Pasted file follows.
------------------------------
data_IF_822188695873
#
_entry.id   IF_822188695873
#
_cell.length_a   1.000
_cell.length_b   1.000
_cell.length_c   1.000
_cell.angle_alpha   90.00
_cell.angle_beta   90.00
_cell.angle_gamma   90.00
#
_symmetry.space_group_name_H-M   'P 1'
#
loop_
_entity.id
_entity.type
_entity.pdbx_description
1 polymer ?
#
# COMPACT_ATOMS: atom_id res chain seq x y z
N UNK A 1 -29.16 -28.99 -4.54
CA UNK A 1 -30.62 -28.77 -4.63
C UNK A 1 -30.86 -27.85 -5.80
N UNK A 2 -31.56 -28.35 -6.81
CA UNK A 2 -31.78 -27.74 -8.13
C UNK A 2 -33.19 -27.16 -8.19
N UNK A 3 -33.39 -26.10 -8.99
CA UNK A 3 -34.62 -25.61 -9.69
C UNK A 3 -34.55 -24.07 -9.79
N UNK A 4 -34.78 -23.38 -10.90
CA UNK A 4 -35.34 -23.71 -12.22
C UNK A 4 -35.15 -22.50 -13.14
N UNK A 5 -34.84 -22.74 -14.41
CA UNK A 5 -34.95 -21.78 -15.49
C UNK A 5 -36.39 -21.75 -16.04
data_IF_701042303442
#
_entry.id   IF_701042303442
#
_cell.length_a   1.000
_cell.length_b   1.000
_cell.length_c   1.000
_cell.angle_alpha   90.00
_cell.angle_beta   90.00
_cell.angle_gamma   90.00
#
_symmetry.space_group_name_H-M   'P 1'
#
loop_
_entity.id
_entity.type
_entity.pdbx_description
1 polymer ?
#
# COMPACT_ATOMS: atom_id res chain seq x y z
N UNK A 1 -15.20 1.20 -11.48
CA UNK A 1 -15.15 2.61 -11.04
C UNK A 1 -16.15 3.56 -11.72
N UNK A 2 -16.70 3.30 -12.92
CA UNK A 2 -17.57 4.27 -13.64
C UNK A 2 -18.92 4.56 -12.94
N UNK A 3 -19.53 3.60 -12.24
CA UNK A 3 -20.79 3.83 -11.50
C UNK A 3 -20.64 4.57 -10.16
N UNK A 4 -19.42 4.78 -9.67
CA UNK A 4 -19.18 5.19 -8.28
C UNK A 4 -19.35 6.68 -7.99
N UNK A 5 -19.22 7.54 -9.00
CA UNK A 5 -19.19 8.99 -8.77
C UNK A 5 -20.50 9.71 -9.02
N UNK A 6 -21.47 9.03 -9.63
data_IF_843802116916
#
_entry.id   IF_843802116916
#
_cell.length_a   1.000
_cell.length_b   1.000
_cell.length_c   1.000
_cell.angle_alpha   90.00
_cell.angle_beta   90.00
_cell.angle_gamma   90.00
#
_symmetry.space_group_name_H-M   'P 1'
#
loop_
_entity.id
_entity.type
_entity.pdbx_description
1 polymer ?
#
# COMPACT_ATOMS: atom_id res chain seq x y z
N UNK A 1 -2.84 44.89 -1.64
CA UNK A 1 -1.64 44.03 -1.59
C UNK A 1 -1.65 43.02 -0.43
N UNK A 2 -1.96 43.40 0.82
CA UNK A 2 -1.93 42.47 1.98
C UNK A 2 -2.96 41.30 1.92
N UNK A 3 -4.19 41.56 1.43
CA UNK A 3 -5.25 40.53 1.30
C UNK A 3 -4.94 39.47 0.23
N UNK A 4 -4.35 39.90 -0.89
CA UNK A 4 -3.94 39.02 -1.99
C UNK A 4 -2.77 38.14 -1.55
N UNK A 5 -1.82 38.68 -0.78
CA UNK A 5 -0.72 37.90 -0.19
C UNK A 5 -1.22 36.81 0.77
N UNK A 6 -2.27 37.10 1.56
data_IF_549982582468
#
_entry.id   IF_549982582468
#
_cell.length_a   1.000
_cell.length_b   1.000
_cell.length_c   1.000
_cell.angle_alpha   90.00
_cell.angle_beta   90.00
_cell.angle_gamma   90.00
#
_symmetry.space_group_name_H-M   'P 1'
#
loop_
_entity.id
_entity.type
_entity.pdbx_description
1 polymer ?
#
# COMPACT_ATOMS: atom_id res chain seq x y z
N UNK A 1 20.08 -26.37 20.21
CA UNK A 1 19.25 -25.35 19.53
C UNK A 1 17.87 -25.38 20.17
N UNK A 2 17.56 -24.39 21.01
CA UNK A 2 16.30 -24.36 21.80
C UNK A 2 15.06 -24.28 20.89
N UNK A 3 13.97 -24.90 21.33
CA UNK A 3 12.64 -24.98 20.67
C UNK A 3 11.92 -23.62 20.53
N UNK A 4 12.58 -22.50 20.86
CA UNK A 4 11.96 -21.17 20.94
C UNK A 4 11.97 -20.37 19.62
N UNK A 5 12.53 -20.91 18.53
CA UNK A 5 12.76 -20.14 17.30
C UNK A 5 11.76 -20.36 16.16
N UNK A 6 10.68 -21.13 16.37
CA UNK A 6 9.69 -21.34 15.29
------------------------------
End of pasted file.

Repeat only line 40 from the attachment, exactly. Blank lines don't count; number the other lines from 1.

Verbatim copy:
_cell.length_a   1.000